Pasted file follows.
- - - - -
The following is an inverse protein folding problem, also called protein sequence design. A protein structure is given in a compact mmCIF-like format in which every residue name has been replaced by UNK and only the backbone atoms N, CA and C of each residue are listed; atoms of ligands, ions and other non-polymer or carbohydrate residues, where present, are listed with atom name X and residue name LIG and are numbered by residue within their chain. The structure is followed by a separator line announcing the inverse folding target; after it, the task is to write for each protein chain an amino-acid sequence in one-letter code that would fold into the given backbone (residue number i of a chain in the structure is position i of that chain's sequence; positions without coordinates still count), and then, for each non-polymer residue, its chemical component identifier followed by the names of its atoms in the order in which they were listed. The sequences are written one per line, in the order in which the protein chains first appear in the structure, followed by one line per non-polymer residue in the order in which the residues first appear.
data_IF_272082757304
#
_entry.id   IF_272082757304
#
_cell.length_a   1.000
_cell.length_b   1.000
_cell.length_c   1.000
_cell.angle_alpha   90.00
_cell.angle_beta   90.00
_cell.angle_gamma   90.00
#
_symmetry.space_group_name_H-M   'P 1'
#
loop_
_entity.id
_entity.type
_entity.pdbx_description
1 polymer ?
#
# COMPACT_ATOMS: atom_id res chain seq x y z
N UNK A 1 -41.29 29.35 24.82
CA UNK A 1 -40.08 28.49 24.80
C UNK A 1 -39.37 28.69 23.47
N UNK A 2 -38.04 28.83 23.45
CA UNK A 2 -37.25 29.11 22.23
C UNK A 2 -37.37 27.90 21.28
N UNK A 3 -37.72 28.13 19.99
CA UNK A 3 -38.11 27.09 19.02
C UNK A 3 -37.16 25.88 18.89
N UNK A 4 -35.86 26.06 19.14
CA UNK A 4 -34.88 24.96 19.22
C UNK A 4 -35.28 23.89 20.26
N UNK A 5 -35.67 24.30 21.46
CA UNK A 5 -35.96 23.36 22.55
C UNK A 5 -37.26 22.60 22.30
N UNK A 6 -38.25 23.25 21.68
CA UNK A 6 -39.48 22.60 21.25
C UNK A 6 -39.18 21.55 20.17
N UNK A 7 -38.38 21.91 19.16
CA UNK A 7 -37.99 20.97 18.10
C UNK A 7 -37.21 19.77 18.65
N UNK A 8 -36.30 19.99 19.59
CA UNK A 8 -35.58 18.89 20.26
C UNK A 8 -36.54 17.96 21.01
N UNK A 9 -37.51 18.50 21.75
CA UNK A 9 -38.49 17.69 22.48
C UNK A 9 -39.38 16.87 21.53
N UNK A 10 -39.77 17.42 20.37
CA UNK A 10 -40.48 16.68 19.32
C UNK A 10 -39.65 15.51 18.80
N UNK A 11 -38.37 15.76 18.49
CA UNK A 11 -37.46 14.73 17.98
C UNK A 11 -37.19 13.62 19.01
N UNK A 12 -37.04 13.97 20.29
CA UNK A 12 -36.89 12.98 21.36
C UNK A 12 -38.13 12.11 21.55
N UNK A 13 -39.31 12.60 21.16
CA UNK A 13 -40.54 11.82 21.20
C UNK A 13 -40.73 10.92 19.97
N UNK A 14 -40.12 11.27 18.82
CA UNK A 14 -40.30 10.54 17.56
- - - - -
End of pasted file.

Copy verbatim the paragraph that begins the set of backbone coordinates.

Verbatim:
The following is an inverse protein folding problem, also called protein sequence design. A protein structure is given in a compact mmCIF-like format in which every residue name has been replaced by UNK and only the backbone atoms N, CA and C of each residue are listed; atoms of ligands, ions and other non-polymer or carbohydrate residues, where present, are listed with atom name X and residue name LIG and are numbered by residue within their chain. The structure is followed by a separator line announcing the inverse folding target; after it, the task is to write for each protein chain an amino-acid sequence in one-letter code that would fold into the given backbone (residue number i of a chain in the structure is position i of that chain's sequence; positions without coordinates still count), and then, for each non-polymer residue, its chemical component identifier followed by the names of its atoms in the order in which they were listed. The sequences are written one per line, in the order in which the protein chains first appear in the structure, followed by one line per non-polymer residue in the order in which the residues first appear.